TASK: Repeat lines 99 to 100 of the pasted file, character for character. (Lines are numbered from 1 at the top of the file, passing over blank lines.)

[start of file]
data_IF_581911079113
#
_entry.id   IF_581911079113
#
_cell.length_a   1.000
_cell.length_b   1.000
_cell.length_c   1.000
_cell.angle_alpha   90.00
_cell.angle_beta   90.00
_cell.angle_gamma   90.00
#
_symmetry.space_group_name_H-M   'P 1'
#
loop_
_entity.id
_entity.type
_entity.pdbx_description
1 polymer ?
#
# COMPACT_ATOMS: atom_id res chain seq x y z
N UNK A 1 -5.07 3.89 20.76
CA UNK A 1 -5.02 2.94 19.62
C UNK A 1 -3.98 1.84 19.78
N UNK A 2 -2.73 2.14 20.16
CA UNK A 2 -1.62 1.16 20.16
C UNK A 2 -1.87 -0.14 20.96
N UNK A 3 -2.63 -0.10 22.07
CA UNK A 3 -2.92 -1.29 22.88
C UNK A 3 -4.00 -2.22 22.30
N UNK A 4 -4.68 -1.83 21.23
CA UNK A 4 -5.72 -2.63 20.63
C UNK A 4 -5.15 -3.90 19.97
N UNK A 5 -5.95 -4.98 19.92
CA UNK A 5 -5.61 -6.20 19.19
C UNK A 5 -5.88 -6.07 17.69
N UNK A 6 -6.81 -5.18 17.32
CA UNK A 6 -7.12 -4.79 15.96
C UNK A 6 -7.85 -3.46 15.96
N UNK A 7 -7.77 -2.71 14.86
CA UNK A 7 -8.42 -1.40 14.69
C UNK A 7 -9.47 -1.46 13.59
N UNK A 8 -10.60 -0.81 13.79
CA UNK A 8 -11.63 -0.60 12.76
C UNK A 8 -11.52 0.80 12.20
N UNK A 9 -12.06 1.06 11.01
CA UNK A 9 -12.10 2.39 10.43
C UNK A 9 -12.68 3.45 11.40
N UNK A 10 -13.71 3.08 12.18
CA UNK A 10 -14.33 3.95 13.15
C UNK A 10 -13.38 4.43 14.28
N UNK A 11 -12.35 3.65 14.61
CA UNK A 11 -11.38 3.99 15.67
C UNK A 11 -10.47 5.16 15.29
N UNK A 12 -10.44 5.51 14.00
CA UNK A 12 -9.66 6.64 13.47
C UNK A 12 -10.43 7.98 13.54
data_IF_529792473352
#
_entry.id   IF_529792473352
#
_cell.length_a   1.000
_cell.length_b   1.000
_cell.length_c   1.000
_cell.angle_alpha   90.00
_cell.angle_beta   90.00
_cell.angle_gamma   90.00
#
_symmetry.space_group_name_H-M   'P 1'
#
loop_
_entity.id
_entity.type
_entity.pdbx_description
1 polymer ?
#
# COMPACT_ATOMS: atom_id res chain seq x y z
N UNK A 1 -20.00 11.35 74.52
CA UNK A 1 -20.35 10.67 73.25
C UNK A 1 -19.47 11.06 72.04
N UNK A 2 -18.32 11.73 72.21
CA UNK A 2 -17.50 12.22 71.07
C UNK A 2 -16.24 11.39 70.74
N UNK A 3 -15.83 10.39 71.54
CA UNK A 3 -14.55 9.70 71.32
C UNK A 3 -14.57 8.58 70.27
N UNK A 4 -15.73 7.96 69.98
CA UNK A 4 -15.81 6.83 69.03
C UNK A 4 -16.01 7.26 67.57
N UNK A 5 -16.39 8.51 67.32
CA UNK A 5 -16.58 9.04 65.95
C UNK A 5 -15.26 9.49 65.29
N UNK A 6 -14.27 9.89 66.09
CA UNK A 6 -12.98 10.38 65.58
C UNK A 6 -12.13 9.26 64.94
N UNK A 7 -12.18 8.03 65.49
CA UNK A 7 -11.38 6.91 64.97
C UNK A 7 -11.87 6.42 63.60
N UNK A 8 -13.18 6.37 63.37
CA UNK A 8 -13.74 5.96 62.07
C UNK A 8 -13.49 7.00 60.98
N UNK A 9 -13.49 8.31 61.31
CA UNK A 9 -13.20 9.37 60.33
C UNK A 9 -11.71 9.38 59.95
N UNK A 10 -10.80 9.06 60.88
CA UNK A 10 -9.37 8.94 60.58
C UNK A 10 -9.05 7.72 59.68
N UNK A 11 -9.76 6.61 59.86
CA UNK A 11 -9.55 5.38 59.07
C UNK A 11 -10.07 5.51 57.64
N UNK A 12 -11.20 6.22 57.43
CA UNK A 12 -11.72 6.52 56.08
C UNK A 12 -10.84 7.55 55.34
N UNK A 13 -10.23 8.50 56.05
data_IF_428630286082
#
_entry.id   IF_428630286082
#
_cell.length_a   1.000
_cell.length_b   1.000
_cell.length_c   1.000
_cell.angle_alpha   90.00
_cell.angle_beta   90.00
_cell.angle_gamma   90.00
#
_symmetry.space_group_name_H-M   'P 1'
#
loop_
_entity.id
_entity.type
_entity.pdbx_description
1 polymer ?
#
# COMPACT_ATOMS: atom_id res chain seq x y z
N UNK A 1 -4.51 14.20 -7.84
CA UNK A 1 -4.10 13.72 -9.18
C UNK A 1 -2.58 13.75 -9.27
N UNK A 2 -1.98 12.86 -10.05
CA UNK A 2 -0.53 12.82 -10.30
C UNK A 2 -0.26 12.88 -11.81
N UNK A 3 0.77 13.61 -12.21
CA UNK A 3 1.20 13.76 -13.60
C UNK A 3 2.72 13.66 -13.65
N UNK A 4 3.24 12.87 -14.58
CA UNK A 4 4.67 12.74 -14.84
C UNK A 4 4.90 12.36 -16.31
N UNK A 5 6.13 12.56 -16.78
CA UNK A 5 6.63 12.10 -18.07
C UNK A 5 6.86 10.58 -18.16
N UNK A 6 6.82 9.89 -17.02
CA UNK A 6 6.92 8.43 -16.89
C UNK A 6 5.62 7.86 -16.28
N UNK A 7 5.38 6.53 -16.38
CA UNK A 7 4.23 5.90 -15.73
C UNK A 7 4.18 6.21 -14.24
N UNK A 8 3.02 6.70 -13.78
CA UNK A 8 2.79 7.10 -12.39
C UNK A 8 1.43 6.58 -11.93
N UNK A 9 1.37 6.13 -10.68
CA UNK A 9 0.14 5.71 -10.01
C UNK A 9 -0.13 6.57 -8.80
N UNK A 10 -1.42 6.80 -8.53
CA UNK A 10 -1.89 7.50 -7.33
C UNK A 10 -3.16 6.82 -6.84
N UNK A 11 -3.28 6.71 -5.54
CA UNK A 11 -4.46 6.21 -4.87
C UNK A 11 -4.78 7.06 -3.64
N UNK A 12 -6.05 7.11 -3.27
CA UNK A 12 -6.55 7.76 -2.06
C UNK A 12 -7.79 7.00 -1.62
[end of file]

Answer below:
CA UNK A 8 -13.74 5.96 62.07
C UNK A 8 -13.49 7.00 60.98